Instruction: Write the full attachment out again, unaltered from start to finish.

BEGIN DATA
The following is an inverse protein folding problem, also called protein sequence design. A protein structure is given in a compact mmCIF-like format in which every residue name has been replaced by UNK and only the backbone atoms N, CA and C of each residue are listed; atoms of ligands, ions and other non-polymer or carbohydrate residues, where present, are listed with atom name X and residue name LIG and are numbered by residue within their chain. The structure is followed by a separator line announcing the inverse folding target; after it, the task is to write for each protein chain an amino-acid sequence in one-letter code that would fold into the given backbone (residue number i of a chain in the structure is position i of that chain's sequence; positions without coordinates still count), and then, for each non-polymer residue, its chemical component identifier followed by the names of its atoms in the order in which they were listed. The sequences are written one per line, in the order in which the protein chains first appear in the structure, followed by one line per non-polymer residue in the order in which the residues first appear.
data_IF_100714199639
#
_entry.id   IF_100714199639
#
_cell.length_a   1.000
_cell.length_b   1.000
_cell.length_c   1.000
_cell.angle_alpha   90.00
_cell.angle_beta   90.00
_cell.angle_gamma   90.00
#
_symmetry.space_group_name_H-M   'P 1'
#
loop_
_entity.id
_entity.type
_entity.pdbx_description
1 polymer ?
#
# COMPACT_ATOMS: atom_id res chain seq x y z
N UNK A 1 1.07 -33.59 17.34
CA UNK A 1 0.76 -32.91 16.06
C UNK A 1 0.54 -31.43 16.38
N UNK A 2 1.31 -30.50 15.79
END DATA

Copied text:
The following is an inverse protein folding problem, also called protein sequence design. A protein structure is given in a compact mmCIF-like format in which every residue name has been replaced by UNK and only the backbone atoms N, CA and C of each residue are listed; atoms of ligands, ions and other non-polymer or carbohydrate residues, where present, are listed with atom name X and residue name LIG and are numbered by residue within their chain. The structure is followed by a separator line announcing the inverse folding target; after it, the task is to write for each protein chain an amino-acid sequence in one-letter code that would fold into the given backbone (residue number i of a chain in the structure is position i of that chain's sequence; positions without coordinates still count), and then, for each non-polymer residue, its chemical component identifier followed by the names of its atoms in the order in which they were listed. The sequences are written one per line, in the order in which the protein chains first appear in the structure, followed by one line per non-polymer residue in the order in which the residues first appear.
data_IF_100714199639
#
_entry.id   IF_100714199639
#
_cell.length_a   1.000
_cell.length_b   1.000
_cell.length_c   1.000
_cell.angle_alpha   90.00
_cell.angle_beta   90.00
_cell.angle_gamma   90.00
#
_symmetry.space_group_name_H-M   'P 1'
#
loop_
_entity.id
_entity.type
_entity.pdbx_description
1 polymer ?
#
# COMPACT_ATOMS: atom_id res chain seq x y z
N UNK A 1 1.07 -33.59 17.34
CA UNK A 1 0.76 -32.91 16.06
C UNK A 1 0.54 -31.43 16.38
N UNK A 2 1.31 -30.50 15.79